Case study: manipulating the rumen ciliates
The current data on function of the rumen protozoa suggest that lowering their densities or removing them entirely from the rumen microbiome may be an effective strategy to ensure high production and lower environmental impact of ruminants. The rumen protozoa are passed between animals by direct transfer through saliva (Becker and Hsiung, 1929; Yanez-Ruiz et al., 2015). Ciliate protozoa can normally be seen in the rumen of young ruminants within 2 weeks of birth with small Entodinia established before the large protozoa (Eadie, 1962). As such, protozoal-free rumen populations may be established in calves or lambs by rearing them in an environment devoid of other ruminants with a normal protozoal population from an early age (typically around 24-48 hours after birth, following initial suckling to expose them to maternal colostrum). Likewise, chemical treatment of the foregut can be used to remove the protozoal population later in life. While both of these approaches can be achieved in a research environment, neither is particularly practical in an agricultural setting. Instead manipulation, including either reduction or eradication, of the rumen ciliate population must be achieved by alternative means to make it practical.
One of the most successfully implemented examples of the use of supplements to reduce protozoal numbers and improve ruminant production efficiency, while minimising environmental impact.aretheionophores(including monensin) (Nagaraja et al., 1997). lonophores have growth-promoting effect on ruminants. Their mode of action is, to date, not fully understood although monensin has been shown to inhibit proteolysis within storage vesicles in the non-rumen ciliate Paramecium (Fok and Ueno, 1987) and inhibits lysosomal fusion of the food vacuole (Gautier et al., 1994). Asa consequence, it is assumed that monensin works in a similar way against the related rumen protozoa, albeit this has not been confirmed. Nonetheless, the rumen protozoa have also been shown to adapt to the addition of ionophores, thus reducing their ability to reduce protozoal density (Nagaraja et al., 1997). This protozoal adaptation coupled with a ban in 2006 for ionophore use in livestock production in the European Union due to concerns on the development of antimicrobial resistance means that alternatives need to be found.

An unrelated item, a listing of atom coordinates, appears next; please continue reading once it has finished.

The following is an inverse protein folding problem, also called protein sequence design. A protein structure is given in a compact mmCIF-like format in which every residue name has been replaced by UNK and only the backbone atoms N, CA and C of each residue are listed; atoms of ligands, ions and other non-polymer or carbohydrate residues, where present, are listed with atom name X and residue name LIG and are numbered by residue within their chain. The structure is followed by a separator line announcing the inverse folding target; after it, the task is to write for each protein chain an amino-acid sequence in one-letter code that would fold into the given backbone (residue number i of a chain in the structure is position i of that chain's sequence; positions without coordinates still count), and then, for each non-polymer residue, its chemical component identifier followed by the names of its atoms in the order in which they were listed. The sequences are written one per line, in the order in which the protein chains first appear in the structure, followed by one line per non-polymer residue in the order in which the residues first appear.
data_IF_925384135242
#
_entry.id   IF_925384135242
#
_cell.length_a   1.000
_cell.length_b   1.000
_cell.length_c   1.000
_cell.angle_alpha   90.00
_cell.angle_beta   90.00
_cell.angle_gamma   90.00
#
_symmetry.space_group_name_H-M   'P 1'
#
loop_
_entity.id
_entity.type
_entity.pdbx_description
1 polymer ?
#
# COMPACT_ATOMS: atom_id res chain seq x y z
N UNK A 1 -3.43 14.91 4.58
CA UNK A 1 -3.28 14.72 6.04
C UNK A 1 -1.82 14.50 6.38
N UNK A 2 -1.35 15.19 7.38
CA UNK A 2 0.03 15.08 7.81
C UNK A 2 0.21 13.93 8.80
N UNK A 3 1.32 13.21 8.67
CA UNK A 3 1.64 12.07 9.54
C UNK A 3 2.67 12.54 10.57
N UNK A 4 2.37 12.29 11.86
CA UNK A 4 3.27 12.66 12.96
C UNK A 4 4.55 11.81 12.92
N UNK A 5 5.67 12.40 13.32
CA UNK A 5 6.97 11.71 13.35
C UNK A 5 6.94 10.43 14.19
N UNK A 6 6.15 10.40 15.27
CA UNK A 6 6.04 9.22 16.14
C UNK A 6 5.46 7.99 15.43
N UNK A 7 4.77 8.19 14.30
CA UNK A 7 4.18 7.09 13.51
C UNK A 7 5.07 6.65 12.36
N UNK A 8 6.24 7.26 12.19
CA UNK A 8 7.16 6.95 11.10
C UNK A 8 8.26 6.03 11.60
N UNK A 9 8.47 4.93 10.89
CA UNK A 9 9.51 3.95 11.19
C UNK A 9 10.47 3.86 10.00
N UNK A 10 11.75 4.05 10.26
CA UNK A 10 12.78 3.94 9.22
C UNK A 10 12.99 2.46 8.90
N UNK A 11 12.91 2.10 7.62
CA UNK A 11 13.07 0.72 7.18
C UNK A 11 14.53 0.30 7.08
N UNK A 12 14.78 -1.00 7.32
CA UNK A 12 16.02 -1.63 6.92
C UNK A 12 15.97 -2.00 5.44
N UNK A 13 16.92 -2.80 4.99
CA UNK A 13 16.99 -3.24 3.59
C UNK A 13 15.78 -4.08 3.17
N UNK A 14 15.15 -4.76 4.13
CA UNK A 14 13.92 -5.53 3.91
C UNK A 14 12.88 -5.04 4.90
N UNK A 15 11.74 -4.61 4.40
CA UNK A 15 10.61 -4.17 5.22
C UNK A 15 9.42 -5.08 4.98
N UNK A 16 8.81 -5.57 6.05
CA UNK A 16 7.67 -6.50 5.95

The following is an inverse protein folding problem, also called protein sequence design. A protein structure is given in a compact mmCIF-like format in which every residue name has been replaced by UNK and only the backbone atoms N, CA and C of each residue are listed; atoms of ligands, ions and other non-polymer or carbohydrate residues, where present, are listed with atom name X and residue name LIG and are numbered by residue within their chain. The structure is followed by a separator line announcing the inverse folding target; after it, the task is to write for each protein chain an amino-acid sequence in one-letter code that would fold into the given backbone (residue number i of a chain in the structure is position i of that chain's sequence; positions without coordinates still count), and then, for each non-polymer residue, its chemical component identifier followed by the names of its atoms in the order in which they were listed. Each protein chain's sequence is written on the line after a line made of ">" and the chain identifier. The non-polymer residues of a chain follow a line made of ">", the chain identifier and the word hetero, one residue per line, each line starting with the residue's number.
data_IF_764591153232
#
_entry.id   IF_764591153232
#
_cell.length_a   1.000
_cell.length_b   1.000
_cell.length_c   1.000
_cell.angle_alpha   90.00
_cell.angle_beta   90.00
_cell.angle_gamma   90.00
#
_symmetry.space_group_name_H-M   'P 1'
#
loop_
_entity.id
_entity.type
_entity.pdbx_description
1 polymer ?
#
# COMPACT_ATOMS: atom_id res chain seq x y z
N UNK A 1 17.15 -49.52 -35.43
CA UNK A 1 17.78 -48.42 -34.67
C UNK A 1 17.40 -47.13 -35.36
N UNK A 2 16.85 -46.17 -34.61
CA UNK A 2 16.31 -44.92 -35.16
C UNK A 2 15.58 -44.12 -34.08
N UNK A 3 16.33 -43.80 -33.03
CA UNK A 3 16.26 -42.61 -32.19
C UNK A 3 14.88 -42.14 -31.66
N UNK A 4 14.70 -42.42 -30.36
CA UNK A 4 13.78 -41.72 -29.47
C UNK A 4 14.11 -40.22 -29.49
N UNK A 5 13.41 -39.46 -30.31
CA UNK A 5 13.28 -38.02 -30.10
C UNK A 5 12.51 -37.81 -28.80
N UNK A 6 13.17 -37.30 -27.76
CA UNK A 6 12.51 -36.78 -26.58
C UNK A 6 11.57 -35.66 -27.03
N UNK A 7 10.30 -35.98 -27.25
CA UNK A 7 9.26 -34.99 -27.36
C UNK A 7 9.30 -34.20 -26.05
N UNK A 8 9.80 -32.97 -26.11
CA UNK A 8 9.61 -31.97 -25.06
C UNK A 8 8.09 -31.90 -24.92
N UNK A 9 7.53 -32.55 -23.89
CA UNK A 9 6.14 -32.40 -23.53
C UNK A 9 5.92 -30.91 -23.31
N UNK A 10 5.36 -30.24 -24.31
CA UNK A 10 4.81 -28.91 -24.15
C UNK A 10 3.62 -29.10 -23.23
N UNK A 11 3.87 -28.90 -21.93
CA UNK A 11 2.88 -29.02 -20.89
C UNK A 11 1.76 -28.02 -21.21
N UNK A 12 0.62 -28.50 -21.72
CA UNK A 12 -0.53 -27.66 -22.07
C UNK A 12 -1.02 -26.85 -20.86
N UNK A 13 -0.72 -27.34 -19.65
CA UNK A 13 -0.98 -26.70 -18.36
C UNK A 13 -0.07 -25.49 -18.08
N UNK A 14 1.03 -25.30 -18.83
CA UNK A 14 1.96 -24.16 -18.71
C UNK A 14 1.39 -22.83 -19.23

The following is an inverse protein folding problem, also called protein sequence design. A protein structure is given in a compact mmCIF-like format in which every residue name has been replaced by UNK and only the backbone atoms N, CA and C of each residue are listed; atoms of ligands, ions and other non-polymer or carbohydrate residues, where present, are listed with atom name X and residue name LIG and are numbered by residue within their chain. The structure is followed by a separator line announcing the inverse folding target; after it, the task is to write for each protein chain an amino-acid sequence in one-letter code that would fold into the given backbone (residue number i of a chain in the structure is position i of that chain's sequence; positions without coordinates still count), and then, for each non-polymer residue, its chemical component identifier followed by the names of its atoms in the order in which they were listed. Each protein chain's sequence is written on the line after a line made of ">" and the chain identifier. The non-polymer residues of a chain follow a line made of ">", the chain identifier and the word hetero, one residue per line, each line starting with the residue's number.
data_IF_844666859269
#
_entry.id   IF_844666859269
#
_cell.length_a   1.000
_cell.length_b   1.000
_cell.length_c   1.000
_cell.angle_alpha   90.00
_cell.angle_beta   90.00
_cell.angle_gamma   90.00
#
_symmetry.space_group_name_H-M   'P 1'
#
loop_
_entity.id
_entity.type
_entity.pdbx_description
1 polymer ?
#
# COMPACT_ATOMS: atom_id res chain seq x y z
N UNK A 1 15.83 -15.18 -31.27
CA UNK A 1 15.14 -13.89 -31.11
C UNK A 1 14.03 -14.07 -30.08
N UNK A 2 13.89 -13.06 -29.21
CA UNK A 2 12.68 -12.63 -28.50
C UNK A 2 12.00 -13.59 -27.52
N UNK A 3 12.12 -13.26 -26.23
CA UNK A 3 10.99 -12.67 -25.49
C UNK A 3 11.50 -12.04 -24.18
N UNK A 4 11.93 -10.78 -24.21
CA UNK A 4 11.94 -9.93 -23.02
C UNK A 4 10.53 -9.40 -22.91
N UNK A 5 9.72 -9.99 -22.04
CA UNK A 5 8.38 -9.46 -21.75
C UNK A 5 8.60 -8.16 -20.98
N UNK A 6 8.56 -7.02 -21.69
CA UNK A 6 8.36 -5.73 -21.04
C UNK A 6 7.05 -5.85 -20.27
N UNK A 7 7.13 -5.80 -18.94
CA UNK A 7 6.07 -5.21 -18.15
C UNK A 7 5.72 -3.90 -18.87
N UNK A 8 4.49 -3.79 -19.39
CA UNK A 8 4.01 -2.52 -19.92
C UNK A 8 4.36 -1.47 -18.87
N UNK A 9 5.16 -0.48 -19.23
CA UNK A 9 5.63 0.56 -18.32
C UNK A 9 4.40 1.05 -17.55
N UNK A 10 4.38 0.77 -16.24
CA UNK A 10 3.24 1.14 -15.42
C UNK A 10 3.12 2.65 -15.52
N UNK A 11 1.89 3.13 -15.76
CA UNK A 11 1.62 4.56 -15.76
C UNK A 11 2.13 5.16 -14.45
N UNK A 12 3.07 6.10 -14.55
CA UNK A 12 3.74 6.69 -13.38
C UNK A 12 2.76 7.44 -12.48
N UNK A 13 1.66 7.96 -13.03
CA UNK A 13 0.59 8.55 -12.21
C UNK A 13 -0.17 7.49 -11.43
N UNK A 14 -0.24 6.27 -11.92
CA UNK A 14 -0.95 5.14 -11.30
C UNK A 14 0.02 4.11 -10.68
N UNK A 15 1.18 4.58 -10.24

Following the ban on ionophores, a substantial focus was placed onto evaluating phytochemicals as replacements. In particular, much emphasis has been given to the plant saponins, which consist of an aglycone or sapogenin linked to one or more sugar moieties through a glycosidic bond (Francis et al.,
2002). Different sources of saponins have been shown to have different levels of effect (Wallace et al„ 2002), for example, saponins from alfalfa have been shown to alter fermentation in a continuous culture (Lu et al., 1987) and reduce both protozoal numbers and methane production (Patra and Saxena, 2009). However, the results of application of saponins in the ruminant diet are mixed, with many studies reporting no effects (Sliwinski et al„ 2002; Holtshausen et al., 2009) but some reporting reductions in methane of 6.7% (Santoso et al., 2004). It is suggested that reductions in methane production are indirect and are a result of an increase in propionate production and reduction in protozoal numbers (Hristov et al., 1999). It is hypothesised that this variation in results is due to the differing sources and concentrations used in studies, for example, extracts from the fruit Sapindus saponaria were used in a study by Hess et al., (2004) which resulted in an inclusion rate of 0.75% which are much higher than the levels occurring in Yucca extracts (Sliwinski et al., 2002; Goel and Makkar, 2012). There is also the added complication of the accompanying diets in these studies, which vary from grazed pasture to forage/concentrate diets (Goel and Makkar, 2012).
Tannins work in a similar way to saponins as naturally occurring plant secondary metabolites with antimicrobial action and effects on rumen fermentation pathways. Two types of tannins exist - condensed and hydro- lysable, both of which may have adverse and beneficial effects on the animal simultaneously. To that end, condensed tannin-rich plants or their extracts are mostly used to reduce the risk of toxicity (Beauchemin et al., 2008). It is suggested that the methane-reducing effects of tannins may be a result of one of two actions: by direct effects on the rumen methanogens or by reducing feed degradation which lowers hydrogen production (Tavendale et al„ 2005). The negative effects of tannin application on ruminal fibre degradation are likely due to a reduction in cellulolytic bacteria and the formation of recalcitrant tannin-cellulose complexes (McSweeney et al., 2001; Makkar et al., 1995). However, as with studies investigating the effects of saponins, the research surrounding tannins can be inconsistent and contradictory, with conflicting evidence for effects on the rumen protozoa and the magnitude of effects observed (Benchaar et al., 2008; Goel and Makkar, 2012).